European stocks rose to levels they have not seen since 2008 as growing confidence in corporate earnings and the strength of the global economy continue to fuel the rise of the market, which has shrugged off fears that the US government might close.

The Stoxx Eurozone index ended 0.73 percent higher at 402.95 points, its highest level in 10 years, while the Stoxx 600 European index rose 0.5 percent to 400.71 points, the highest level in two and a half years.

The European corporate earnings season is accelerating next week, with equity values ​​rising to more than a year high and investors betting that the earnings engine still has more to offer to support the market.

Merrill Lynch strategists say the continued rise in global equities is expected to continue in the short term as investors inject record amounts of liquidity into equities.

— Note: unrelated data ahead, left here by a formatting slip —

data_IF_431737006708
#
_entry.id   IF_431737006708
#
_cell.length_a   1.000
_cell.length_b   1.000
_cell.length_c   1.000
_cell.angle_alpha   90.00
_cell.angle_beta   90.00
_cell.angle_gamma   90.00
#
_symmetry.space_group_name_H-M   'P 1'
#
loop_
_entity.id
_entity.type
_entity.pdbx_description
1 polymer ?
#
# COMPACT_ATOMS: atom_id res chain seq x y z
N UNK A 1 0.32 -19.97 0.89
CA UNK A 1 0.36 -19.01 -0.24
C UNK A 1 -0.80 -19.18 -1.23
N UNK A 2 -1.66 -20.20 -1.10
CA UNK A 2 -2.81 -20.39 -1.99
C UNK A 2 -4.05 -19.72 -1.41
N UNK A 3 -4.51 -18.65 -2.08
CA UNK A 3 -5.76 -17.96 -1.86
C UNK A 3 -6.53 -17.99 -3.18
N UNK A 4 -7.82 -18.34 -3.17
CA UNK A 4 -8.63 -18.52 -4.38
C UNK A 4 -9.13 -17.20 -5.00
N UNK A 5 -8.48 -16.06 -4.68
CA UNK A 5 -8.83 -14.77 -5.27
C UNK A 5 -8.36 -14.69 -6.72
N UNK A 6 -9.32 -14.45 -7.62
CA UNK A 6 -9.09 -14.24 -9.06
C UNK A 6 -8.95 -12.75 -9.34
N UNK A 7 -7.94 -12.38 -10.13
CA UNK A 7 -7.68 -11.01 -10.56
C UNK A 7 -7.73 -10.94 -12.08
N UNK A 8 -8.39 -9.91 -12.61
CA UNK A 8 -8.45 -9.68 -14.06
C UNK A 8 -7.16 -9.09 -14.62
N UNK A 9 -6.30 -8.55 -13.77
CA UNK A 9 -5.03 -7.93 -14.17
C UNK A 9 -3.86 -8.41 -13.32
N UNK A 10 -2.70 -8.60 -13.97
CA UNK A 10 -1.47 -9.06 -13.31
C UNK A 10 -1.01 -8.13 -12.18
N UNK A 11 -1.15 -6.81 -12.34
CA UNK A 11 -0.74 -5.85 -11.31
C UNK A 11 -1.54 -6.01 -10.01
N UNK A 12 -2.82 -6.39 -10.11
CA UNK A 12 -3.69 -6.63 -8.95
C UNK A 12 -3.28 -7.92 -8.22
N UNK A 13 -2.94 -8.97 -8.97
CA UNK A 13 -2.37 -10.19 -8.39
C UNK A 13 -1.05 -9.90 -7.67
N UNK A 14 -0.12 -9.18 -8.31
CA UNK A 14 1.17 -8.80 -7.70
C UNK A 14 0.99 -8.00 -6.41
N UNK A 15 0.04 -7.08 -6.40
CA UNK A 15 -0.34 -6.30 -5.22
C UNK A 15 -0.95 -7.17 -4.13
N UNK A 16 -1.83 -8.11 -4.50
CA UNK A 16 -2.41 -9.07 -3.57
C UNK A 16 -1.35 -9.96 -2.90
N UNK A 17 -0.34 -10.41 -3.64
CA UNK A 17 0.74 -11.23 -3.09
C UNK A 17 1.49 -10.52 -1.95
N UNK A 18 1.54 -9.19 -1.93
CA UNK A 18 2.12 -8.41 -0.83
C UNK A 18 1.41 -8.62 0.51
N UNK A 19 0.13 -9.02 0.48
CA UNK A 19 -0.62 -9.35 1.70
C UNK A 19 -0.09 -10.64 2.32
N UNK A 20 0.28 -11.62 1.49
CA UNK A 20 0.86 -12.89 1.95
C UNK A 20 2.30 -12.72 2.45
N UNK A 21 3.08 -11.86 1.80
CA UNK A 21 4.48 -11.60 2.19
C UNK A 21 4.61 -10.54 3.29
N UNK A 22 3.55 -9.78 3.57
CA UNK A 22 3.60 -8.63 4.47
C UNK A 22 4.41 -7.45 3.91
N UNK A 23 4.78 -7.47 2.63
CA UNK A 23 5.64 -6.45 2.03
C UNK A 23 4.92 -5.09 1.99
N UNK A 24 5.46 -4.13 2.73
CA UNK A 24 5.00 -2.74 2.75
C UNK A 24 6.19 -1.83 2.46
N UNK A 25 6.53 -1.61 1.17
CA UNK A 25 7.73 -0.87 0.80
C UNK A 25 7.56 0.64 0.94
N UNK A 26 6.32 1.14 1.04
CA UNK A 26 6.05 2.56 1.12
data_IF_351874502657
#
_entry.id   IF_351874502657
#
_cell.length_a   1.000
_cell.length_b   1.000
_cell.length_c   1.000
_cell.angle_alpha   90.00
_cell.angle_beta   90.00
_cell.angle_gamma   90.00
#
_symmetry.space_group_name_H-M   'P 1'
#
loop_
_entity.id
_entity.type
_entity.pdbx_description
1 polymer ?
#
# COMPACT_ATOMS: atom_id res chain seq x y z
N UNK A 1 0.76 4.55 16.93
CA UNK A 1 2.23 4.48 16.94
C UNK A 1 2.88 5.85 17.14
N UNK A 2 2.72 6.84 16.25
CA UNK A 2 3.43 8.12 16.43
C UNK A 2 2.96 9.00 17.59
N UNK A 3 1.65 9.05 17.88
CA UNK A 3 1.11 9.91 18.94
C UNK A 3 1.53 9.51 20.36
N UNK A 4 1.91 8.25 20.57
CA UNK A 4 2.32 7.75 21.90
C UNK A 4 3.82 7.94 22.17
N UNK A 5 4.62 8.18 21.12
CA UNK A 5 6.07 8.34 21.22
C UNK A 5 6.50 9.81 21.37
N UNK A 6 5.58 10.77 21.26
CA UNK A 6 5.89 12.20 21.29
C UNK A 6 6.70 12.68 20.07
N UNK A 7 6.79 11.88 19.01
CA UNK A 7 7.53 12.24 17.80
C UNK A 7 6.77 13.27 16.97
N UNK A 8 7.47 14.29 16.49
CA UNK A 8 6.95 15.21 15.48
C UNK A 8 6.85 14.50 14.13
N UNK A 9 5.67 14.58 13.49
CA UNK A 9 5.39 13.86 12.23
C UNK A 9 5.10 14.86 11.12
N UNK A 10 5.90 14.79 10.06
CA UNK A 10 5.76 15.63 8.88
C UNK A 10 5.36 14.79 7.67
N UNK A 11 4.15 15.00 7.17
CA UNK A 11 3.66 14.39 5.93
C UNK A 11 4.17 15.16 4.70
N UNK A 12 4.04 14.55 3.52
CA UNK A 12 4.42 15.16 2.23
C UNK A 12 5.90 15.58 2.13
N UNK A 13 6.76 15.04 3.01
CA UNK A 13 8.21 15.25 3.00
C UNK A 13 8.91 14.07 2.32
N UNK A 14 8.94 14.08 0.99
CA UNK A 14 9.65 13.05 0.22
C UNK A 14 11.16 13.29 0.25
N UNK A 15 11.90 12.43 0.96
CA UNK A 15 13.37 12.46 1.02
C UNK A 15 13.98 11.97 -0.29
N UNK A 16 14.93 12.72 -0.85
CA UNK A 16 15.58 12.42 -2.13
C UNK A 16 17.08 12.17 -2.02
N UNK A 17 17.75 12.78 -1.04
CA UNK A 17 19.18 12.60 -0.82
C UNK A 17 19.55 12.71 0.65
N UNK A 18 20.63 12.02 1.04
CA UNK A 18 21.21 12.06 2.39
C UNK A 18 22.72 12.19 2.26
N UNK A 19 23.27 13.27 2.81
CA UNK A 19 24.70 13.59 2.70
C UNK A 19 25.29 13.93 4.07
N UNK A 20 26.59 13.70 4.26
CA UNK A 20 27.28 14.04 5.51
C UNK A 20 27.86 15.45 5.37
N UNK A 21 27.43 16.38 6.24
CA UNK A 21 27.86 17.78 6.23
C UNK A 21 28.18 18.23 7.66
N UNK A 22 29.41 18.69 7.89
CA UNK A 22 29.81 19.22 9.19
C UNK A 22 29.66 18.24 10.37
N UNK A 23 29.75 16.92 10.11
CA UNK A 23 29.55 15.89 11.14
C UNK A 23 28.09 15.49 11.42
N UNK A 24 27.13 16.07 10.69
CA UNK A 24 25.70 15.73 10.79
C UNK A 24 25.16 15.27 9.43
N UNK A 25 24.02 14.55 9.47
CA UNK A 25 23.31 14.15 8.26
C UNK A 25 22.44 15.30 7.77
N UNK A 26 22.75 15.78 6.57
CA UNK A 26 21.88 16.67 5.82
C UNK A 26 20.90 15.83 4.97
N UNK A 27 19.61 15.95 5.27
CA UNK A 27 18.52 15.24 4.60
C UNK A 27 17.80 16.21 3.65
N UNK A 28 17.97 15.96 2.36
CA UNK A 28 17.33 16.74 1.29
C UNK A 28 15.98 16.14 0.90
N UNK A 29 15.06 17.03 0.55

Shares in all sectors, except the energy sector, which fell 0.77 percent, were affected by a fall in crude prices.

The index of European companies selling home and personal goods jumped 1.5 percent, with Adidas up 6.9 percent and France’s Sip up 4.0 percent.

The core resources sector index, which includes major miners, rose 0.6 percent as metal prices gained support from China’s first rapid economic growth in seven years.

Shares in Software AG rose 1.7 percent to an 18-year high, boosted by expectations that the company’s earnings will rise in 2018 as a result of tax reforms in the United States.

In Europe’s major bourses, the FTSE closed 0.4 percent higher. The German DAX ended the day at 1.15 percent, while French CAC rose 0.58 percent and Spain’s Ipex gained 0.45 percent.